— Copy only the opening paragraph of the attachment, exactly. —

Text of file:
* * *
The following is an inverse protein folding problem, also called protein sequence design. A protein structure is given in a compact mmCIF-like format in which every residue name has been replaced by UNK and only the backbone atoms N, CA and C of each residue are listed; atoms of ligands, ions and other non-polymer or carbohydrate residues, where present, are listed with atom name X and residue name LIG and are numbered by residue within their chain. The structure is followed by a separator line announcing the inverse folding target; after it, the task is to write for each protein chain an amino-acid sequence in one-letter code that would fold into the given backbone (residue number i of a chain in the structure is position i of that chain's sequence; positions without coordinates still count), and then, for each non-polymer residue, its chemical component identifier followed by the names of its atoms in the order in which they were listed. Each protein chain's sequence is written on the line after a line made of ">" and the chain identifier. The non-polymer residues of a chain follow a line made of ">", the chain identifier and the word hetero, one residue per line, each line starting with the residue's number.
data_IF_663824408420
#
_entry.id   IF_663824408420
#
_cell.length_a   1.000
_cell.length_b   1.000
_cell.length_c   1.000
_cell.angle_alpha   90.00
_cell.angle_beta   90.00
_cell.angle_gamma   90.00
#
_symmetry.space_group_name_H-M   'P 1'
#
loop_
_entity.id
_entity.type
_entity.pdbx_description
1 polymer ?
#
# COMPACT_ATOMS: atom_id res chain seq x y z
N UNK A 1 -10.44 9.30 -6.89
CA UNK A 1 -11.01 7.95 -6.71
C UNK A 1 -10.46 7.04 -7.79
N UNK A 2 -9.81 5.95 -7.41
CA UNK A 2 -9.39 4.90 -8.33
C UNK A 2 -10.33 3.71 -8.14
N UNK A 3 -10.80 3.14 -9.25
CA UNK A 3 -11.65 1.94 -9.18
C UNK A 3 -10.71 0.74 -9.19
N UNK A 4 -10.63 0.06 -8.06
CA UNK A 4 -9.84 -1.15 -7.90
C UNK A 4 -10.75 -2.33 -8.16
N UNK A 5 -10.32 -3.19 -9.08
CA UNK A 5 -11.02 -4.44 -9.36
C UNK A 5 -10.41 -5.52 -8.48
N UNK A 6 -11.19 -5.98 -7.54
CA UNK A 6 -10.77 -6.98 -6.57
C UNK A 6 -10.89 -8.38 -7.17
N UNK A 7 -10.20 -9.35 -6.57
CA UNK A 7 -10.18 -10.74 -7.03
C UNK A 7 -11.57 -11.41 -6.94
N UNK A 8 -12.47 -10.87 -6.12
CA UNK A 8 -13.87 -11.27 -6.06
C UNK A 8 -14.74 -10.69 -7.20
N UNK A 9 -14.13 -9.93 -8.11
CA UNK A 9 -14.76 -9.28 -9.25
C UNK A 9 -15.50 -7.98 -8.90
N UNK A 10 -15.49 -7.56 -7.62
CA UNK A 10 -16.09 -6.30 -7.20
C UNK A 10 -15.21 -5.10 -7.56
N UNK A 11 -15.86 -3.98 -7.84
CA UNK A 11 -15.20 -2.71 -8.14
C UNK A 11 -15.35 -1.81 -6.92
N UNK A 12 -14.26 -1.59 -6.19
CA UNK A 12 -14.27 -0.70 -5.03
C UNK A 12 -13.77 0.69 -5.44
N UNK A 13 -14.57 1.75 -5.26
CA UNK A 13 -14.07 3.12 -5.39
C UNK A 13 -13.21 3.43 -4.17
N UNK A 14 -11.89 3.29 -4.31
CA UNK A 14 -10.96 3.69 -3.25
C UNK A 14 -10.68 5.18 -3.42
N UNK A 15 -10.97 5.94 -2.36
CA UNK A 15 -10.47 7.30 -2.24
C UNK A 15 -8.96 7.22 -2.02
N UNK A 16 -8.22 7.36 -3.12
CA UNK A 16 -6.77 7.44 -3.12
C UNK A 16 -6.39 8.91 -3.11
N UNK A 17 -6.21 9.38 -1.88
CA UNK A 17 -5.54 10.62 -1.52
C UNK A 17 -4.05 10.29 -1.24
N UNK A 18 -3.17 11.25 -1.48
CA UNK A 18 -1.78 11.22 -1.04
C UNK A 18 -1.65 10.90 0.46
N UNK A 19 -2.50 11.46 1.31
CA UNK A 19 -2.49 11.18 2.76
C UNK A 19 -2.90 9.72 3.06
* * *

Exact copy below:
The following is an inverse protein folding problem, also called protein sequence design. A protein structure is given in a compact mmCIF-like format in which every residue name has been replaced by UNK and only the backbone atoms N, CA and C of each residue are listed; atoms of ligands, ions and other non-polymer or carbohydrate residues, where present, are listed with atom name X and residue name LIG and are numbered by residue within their chain. The structure is followed by a separator line announcing the inverse folding target; after it, the task is to write for each protein chain an amino-acid sequence in one-letter code that would fold into the given backbone (residue number i of a chain in the structure is position i of that chain's sequence; positions without coordinates still count), and then, for each non-polymer residue, its chemical component identifier followed by the names of its atoms in the order in which they were listed. Each protein chain's sequence is written on the line after a line made of ">" and the chain identifier. The non-polymer residues of a chain follow a line made of ">", the chain identifier and the word hetero, one residue per line, each line starting with the residue's number.